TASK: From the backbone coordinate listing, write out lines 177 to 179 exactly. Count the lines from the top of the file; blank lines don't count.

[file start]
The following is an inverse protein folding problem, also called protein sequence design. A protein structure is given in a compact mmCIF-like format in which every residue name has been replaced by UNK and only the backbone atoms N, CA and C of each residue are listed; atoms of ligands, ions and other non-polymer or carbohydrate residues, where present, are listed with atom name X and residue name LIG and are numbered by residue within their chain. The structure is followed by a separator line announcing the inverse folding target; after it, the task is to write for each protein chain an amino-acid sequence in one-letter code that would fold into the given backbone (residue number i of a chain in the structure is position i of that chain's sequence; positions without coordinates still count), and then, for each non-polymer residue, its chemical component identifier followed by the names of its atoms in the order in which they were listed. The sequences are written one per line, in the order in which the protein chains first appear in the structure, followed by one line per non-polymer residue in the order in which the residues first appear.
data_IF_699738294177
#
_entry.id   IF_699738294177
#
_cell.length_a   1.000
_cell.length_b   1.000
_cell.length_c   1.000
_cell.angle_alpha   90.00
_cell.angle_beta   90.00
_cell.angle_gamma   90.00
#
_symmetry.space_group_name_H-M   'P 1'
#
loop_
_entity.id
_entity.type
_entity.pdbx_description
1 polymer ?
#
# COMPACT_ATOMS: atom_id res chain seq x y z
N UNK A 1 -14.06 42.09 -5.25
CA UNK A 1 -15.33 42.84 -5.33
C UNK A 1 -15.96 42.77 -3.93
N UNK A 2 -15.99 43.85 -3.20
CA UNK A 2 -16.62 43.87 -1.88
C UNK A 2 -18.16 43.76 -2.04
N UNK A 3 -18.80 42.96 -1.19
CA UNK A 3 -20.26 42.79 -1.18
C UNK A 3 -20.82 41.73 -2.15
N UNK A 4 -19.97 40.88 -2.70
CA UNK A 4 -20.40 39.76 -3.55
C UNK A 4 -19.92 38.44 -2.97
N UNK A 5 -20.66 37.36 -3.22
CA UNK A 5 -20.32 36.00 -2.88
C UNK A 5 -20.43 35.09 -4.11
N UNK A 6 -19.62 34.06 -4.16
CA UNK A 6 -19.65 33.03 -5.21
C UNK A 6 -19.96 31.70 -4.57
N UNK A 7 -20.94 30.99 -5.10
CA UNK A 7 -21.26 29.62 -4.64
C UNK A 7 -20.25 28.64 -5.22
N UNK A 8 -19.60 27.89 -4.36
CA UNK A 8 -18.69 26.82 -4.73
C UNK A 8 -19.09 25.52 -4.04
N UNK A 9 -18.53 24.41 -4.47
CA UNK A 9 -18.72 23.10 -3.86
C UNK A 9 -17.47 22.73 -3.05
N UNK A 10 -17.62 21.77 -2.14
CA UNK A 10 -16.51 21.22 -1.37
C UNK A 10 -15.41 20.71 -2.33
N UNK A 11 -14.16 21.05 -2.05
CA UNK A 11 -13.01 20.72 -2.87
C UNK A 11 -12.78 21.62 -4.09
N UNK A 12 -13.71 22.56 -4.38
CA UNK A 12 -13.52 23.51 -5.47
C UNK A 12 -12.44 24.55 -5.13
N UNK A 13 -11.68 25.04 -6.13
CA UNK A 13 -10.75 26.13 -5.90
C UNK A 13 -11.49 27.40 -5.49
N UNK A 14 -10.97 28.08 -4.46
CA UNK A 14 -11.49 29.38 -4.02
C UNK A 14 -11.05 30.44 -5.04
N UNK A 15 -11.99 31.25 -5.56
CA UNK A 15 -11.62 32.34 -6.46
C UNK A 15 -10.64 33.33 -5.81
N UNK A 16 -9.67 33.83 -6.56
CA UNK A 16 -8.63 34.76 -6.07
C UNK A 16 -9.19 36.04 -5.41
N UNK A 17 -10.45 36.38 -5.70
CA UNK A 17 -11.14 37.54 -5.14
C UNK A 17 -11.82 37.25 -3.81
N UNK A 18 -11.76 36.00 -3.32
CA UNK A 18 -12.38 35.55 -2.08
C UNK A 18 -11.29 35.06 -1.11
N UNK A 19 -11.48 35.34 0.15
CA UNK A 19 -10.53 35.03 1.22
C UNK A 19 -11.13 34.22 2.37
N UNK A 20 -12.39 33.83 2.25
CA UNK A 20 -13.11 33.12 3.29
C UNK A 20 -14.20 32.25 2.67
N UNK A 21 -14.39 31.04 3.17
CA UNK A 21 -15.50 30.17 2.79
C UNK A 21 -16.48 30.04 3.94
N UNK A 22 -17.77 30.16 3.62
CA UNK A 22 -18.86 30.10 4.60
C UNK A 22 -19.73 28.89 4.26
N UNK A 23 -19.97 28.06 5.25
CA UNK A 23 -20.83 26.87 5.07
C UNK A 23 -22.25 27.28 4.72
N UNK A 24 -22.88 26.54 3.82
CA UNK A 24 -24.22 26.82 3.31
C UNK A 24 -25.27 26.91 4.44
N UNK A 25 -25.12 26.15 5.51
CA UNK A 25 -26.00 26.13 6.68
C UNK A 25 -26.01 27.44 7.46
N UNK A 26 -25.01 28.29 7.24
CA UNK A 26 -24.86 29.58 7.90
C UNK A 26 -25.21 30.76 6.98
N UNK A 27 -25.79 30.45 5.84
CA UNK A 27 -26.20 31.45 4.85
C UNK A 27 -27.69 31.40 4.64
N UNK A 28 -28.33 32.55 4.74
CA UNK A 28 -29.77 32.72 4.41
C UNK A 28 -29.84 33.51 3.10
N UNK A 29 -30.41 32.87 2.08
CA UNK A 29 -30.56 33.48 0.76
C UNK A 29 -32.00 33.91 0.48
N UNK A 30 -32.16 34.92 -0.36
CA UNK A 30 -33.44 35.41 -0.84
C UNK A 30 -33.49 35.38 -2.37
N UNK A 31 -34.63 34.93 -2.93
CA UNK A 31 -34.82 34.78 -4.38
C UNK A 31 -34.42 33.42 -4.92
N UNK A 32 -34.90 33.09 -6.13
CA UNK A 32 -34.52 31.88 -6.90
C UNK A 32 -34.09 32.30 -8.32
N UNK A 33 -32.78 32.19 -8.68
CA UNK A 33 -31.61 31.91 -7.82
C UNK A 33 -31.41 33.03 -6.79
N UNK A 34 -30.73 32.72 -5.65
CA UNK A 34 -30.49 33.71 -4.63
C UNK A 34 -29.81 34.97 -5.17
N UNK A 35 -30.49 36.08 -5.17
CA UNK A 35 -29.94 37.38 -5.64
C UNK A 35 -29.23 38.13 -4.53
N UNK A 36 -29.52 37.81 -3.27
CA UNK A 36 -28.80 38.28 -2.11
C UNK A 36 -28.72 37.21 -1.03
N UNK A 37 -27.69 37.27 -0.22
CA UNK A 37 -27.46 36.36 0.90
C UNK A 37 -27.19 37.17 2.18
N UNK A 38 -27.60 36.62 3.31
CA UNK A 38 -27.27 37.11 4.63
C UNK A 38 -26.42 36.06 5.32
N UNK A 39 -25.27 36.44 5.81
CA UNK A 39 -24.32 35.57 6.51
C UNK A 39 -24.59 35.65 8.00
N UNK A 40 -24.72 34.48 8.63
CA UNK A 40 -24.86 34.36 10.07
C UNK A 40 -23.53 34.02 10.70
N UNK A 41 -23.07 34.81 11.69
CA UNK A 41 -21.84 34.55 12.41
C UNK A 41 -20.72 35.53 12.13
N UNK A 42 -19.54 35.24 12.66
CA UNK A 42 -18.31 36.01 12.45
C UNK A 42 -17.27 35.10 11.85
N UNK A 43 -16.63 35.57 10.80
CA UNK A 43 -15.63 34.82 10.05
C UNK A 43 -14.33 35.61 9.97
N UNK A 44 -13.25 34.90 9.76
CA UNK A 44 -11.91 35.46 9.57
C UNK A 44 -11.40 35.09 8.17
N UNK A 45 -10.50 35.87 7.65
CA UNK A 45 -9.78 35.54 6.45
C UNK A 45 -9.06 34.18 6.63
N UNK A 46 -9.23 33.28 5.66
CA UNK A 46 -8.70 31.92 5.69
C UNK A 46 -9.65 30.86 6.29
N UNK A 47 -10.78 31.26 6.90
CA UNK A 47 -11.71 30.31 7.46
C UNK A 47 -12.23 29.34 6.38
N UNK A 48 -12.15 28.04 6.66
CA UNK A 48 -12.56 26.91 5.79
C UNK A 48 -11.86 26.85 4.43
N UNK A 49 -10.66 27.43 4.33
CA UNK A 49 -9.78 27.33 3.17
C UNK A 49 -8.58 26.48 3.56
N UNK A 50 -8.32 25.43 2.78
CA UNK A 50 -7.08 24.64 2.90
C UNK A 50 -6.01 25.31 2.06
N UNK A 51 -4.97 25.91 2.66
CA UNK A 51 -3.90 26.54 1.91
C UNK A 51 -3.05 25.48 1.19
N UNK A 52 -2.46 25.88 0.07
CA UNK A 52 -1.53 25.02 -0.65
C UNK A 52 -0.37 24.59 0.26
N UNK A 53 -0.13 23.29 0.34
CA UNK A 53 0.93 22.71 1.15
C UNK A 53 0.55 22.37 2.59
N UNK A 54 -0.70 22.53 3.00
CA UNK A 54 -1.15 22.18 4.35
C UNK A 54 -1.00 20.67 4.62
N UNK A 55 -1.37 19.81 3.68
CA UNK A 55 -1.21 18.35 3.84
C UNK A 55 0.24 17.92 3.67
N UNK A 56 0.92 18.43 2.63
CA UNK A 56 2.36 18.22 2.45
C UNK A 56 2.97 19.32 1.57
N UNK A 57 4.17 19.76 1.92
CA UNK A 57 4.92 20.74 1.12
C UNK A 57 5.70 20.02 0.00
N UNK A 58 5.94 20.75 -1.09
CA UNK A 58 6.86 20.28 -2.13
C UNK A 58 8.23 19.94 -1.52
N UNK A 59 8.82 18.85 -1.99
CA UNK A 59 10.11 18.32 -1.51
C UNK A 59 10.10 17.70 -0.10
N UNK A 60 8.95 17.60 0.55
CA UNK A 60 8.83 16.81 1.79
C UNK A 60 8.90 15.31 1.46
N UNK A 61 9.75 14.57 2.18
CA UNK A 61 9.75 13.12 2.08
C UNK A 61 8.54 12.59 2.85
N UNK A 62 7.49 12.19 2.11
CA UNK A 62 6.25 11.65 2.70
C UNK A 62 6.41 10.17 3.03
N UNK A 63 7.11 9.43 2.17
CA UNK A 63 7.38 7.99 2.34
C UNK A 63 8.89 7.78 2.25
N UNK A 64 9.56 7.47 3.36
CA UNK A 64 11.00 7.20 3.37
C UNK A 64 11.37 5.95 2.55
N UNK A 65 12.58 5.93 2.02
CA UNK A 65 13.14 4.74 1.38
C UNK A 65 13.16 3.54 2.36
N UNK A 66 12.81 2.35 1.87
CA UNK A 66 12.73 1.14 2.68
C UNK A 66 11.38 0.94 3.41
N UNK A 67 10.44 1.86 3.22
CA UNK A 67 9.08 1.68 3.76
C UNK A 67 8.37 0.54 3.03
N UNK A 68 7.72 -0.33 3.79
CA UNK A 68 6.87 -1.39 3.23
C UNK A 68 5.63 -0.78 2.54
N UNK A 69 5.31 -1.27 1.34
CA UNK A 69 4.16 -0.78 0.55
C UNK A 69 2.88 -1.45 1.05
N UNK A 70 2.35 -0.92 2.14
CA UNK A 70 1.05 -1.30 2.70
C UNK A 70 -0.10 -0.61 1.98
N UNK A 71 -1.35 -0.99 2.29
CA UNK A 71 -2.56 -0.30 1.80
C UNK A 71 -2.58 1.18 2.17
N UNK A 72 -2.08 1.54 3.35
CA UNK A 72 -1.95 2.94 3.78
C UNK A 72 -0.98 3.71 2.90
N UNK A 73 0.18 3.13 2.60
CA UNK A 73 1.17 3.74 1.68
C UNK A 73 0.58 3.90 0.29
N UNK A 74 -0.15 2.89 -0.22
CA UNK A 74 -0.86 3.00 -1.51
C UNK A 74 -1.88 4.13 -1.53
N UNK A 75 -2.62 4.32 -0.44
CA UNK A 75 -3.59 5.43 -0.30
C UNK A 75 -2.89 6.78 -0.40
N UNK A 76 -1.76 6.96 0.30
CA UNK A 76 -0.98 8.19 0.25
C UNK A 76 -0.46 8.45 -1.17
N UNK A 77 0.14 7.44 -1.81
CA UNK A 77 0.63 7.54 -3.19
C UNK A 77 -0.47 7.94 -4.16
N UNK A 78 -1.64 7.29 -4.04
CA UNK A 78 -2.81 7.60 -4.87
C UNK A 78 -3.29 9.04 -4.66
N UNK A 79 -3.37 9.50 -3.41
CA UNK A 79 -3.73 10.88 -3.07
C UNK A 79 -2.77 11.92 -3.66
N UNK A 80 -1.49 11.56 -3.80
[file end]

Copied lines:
C UNK A 52 -0.37 24.59 0.26
N UNK A 53 -0.13 23.29 0.34
CA UNK A 53 0.93 22.71 1.15